School holds dance-athon for pupil with chromosome disorder
- Credit: Archant
A school in Nailsea held a six-hour dance-athon for a year six pupil who suffers from a rare chromosome disorder.
Golden Valley Primary School put on a day of dancing and raised £1,633 for the charity Unique, which supports people suffering from the disorders.
Alice Groves has part of one of her chromosomes missing and could be the only child in the world with the particular condition.
Her parents, David and Judy Groves, said: “There is no formal name for her diagnosis, but it can be seen when her DNA is viewed under a microscope.
“Having a child with a unique medical condition is very isolating for parents.
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“The medical profession has no information about what illnesses are attached to Alice’s genetic profile or what her prognosis will be.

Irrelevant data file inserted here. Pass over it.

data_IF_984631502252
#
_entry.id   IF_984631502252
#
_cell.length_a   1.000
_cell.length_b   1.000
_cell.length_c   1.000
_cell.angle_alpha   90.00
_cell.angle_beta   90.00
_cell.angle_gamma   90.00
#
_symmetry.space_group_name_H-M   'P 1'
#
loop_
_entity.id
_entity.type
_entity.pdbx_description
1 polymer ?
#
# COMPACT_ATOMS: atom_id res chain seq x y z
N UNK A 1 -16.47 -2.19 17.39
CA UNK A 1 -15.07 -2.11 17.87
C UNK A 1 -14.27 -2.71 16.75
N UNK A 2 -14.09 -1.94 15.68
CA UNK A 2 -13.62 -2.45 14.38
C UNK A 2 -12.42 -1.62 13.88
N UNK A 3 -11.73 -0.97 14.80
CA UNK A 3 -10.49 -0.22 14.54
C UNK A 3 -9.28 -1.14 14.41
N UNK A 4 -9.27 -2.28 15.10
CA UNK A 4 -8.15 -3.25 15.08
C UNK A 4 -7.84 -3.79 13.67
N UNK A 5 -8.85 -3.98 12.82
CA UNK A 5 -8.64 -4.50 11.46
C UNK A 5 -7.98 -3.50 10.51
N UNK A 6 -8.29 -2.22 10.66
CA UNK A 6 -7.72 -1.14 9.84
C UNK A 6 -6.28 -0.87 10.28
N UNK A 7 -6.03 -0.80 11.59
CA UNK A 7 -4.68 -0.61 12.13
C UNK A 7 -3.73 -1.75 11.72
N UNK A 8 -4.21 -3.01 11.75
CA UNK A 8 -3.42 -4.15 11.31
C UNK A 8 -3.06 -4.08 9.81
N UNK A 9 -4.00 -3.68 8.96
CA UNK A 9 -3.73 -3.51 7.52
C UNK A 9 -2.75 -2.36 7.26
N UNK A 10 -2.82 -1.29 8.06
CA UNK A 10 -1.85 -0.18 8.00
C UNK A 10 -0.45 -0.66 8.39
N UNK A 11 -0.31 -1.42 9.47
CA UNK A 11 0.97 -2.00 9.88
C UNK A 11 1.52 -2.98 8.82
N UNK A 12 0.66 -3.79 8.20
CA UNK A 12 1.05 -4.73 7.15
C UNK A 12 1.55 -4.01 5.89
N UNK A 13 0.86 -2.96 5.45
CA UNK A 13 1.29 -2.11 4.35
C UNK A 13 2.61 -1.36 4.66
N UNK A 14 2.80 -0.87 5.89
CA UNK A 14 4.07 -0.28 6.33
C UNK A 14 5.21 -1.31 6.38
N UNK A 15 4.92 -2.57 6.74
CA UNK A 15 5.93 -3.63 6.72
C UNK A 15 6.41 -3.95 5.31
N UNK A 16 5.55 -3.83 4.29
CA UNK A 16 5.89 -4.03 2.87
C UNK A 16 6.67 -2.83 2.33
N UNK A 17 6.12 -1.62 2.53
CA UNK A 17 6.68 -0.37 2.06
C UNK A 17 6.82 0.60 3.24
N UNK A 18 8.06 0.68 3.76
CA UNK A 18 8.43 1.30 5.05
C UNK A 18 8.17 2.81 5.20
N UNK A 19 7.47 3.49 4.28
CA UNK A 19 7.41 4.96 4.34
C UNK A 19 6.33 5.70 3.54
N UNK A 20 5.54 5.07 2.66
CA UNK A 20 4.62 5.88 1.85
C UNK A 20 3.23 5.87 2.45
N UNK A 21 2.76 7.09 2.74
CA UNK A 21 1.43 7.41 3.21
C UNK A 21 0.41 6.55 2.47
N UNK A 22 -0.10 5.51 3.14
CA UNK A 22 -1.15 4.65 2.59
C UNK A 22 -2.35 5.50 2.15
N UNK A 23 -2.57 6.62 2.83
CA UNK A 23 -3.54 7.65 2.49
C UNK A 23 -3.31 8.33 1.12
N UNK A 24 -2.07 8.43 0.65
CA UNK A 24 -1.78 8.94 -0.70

“When Alice was young we were told that she would never crawl, walk, talk or eat.
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“Alice has been very developmentally delayed, but with the help of therapy, school and her determination she has proved this prognosis wrong and does all of these things, although she still has difficulties in many areas.
“The charity Unique has given us access to support from other families with children with genetic deletions, including direct contact with a family with a girl of Alice’s age with a similar chromosome three deletion.
“We have learned to embrace Alice’s future and tackle it with ambition.”
Pupils danced non-stop from 9am-3.30pm with each class dancing for 30 minutes.
The routines were chosen by Alice and the fundraiser ended with a dance in the playground involving the whole school and some staff and parents.
Debra Dean, deputy headteacher at the school, said: “Alice Groves is now in her final term at Golden Valley and has been an inspiration to us all.
“She is constantly enthusiastic and happy and particularly loves her music and dance.”
Alice’s dad David added: “We are very grateful to the school for all the effort they have put in to support Alice since she started there and it was amazing the whole school was involved with the dance-athon.
”She was not expected to stay in mainstream school but instead she’s thrived. They’ve done a brilliant job.”